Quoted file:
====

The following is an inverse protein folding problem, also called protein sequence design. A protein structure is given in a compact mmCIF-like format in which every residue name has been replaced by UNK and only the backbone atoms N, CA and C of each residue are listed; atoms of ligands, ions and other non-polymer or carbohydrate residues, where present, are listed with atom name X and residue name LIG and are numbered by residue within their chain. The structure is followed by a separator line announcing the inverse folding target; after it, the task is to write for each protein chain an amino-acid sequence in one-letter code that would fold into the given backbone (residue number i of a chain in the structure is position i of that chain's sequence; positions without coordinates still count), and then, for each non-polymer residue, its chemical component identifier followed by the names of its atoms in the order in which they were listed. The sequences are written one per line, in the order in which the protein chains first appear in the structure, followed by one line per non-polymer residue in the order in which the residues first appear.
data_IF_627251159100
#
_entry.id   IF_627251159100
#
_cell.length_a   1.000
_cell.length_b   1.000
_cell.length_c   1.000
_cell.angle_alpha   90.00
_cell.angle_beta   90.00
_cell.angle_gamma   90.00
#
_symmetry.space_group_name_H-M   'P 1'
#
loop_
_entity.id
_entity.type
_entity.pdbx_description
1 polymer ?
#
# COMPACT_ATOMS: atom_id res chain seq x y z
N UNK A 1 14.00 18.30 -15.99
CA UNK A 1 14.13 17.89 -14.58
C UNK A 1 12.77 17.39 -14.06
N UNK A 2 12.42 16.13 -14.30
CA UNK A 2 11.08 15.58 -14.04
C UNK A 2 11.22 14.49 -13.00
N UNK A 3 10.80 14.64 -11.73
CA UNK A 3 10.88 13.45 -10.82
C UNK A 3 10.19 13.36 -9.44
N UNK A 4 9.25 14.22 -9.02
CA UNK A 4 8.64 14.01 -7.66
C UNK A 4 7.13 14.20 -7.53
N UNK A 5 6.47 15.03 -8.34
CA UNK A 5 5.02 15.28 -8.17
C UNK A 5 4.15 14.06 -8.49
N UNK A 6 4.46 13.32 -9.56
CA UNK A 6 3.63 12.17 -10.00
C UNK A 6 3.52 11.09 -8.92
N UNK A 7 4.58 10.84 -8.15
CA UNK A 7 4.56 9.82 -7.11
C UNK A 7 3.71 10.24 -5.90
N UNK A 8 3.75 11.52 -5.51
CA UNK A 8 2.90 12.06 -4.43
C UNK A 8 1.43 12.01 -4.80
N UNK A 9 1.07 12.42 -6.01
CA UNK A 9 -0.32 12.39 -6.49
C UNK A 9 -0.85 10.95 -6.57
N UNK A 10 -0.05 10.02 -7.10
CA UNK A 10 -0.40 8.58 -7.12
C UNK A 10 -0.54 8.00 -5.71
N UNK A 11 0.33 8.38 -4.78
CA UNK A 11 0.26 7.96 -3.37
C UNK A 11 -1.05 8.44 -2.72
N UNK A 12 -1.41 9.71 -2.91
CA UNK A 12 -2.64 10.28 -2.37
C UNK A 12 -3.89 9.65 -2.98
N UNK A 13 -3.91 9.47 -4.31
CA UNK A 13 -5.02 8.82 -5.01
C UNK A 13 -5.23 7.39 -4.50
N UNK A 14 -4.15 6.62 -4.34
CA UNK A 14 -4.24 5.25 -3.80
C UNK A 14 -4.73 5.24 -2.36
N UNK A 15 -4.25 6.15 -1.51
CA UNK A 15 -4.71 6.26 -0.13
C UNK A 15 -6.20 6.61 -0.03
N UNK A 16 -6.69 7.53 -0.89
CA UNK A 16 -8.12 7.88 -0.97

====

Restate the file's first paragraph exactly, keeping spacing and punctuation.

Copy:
The following is an inverse protein folding problem, also called protein sequence design. A protein structure is given in a compact mmCIF-like format in which every residue name has been replaced by UNK and only the backbone atoms N, CA and C of each residue are listed; atoms of ligands, ions and other non-polymer or carbohydrate residues, where present, are listed with atom name X and residue name LIG and are numbered by residue within their chain. The structure is followed by a separator line announcing the inverse folding target; after it, the task is to write for each protein chain an amino-acid sequence in one-letter code that would fold into the given backbone (residue number i of a chain in the structure is position i of that chain's sequence; positions without coordinates still count), and then, for each non-polymer residue, its chemical component identifier followed by the names of its atoms in the order in which they were listed. The sequences are written one per line, in the order in which the protein chains first appear in the structure, followed by one line per non-polymer residue in the order in which the residues first appear.